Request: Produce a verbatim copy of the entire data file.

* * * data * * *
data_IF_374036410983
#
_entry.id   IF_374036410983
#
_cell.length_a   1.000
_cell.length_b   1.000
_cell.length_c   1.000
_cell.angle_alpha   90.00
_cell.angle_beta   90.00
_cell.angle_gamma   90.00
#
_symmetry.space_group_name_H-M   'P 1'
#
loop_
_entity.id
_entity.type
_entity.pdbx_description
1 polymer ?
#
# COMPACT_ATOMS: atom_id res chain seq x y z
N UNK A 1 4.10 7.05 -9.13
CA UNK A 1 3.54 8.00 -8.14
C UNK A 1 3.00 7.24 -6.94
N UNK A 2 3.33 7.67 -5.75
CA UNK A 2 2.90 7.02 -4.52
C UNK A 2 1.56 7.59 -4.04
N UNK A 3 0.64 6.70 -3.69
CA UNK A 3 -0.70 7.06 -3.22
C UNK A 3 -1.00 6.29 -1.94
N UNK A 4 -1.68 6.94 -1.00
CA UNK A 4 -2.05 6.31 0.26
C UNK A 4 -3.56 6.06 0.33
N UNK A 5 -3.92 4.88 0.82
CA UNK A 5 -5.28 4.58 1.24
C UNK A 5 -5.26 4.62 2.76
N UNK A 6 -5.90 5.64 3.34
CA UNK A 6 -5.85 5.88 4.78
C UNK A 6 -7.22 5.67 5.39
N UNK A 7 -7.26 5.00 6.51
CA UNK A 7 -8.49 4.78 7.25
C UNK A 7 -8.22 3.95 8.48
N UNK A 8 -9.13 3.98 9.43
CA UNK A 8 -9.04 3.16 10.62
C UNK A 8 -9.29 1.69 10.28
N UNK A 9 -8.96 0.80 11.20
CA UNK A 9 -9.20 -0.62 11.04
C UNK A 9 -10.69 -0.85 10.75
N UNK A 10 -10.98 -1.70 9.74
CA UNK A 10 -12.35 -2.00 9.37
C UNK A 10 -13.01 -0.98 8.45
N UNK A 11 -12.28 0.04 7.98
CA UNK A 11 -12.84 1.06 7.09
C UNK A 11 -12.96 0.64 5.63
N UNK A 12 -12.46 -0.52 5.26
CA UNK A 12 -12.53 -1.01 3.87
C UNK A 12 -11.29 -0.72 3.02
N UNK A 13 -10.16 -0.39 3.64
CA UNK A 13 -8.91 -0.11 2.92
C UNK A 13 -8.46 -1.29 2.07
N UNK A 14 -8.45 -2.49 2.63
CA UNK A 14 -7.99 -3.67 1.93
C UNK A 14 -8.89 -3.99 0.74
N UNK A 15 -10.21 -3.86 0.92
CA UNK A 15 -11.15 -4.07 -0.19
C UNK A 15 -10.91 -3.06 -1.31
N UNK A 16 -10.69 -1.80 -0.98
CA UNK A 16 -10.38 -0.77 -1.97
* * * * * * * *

data_IF_374036410983
#
_entry.id   IF_374036410983
#
_cell.length_a   1.000
_cell.length_b   1.000
_cell.length_c   1.000
_cell.angle_alpha   90.00
_cell.angle_beta   90.00
_cell.angle_gamma   90.00
#
_symmetry.space_group_name_H-M   'P 1'
#
loop_
_entity.id
_entity.type
_entity.pdbx_description
1 polymer ?
#
# COMPACT_ATOMS: atom_id res chain seq x y z
N UNK A 1 4.10 7.05 -9.13
CA UNK A 1 3.54 8.00 -8.14
C UNK A 1 3.00 7.24 -6.94
N UNK A 2 3.33 7.67 -5.75
CA UNK A 2 2.90 7.02 -4.52
C UNK A 2 1.56 7.59 -4.04
N UNK A 3 0.64 6.70 -3.69
CA UNK A 3 -0.70 7.06 -3.22
C UNK A 3 -1.00 6.29 -1.94
N UNK A 4 -1.68 6.94 -1.00
CA UNK A 4 -2.05 6.31 0.26
C UNK A 4 -3.56 6.06 0.33
N UNK A 5 -3.92 4.88 0.82
CA UNK A 5 -5.28 4.58 1.24
C UNK A 5 -5.26 4.62 2.76
N UNK A 6 -5.90 5.64 3.34
CA UNK A 6 -5.85 5.88 4.78
C UNK A 6 -7.22 5.67 5.39
N UNK A 7 -7.26 5.00 6.51
CA UNK A 7 -8.49 4.78 7.25
C UNK A 7 -8.22 3.95 8.48
N UNK A 8 -9.13 3.98 9.43
CA UNK A 8 -9.04 3.16 10.62
C UNK A 8 -9.29 1.69 10.28
N UNK A 9 -8.96 0.80 11.20
CA UNK A 9 -9.20 -0.62 11.04
C UNK A 9 -10.69 -0.85 10.75
N UNK A 10 -10.98 -1.70 9.74
CA UNK A 10 -12.35 -2.00 9.37
C UNK A 10 -13.01 -0.98 8.45
N UNK A 11 -12.28 0.04 7.98
CA UNK A 11 -12.84 1.06 7.09
C UNK A 11 -12.96 0.64 5.63
N UNK A 12 -12.46 -0.52 5.26
CA UNK A 12 -12.53 -1.01 3.87
C UNK A 12 -11.29 -0.72 3.02
N UNK A 13 -10.16 -0.39 3.64
CA UNK A 13 -8.91 -0.11 2.92
C UNK A 13 -8.46 -1.29 2.07
N UNK A 14 -8.45 -2.49 2.63
CA UNK A 14 -7.99 -3.67 1.93
C UNK A 14 -8.89 -3.99 0.74
N UNK A 15 -10.21 -3.86 0.92
CA UNK A 15 -11.15 -4.07 -0.19
C UNK A 15 -10.91 -3.06 -1.31
N UNK A 16 -10.69 -1.80 -0.98
CA UNK A 16 -10.38 -0.77 -1.97